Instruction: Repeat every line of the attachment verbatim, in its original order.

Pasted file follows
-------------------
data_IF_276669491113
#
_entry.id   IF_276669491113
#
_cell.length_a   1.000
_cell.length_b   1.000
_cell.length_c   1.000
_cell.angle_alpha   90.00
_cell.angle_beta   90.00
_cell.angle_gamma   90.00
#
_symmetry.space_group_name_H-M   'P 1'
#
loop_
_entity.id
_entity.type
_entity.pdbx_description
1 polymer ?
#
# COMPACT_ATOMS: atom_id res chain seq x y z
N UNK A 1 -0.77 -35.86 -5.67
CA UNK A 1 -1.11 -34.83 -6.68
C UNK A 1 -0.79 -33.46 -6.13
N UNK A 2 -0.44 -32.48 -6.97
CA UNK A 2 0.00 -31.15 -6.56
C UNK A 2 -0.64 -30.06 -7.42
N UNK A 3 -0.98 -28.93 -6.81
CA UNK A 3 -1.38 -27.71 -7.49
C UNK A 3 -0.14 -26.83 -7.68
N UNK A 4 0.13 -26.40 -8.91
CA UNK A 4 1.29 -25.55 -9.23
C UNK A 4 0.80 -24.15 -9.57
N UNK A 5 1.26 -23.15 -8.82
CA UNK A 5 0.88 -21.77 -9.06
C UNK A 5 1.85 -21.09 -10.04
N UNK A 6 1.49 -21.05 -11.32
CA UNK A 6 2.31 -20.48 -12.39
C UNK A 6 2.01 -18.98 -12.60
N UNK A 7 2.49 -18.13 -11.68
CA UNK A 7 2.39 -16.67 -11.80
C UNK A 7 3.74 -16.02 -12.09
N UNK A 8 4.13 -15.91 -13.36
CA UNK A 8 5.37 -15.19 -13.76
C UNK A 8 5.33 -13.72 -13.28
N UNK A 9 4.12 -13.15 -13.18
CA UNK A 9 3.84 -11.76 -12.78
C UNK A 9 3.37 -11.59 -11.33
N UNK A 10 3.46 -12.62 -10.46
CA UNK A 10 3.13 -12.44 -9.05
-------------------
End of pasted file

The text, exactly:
data_IF_276669491113
#
_entry.id   IF_276669491113
#
_cell.length_a   1.000
_cell.length_b   1.000
_cell.length_c   1.000
_cell.angle_alpha   90.00
_cell.angle_beta   90.00
_cell.angle_gamma   90.00
#
_symmetry.space_group_name_H-M   'P 1'
#
loop_
_entity.id
_entity.type
_entity.pdbx_description
1 polymer ?
#
# COMPACT_ATOMS: atom_id res chain seq x y z
N UNK A 1 -0.77 -35.86 -5.67
CA UNK A 1 -1.11 -34.83 -6.68
C UNK A 1 -0.79 -33.46 -6.13
N UNK A 2 -0.44 -32.48 -6.97
CA UNK A 2 0.00 -31.15 -6.56
C UNK A 2 -0.64 -30.06 -7.42
N UNK A 3 -0.98 -28.93 -6.81
CA UNK A 3 -1.38 -27.71 -7.49
C UNK A 3 -0.14 -26.83 -7.68
N UNK A 4 0.13 -26.40 -8.91
CA UNK A 4 1.29 -25.55 -9.23
C UNK A 4 0.80 -24.15 -9.57
N UNK A 5 1.26 -23.15 -8.82
CA UNK A 5 0.88 -21.77 -9.06
C UNK A 5 1.85 -21.09 -10.04
N UNK A 6 1.49 -21.05 -11.32
CA UNK A 6 2.31 -20.48 -12.39
C UNK A 6 2.01 -18.98 -12.60
N UNK A 7 2.49 -18.13 -11.68
CA UNK A 7 2.39 -16.67 -11.80
C UNK A 7 3.74 -16.02 -12.09
N UNK A 8 4.13 -15.91 -13.36
CA UNK A 8 5.37 -15.19 -13.76
C UNK A 8 5.33 -13.72 -13.28
N UNK A 9 4.12 -13.15 -13.18
CA UNK A 9 3.84 -11.76 -12.78
C UNK A 9 3.37 -11.59 -11.33
N UNK A 10 3.46 -12.62 -10.46
CA UNK A 10 3.13 -12.44 -9.05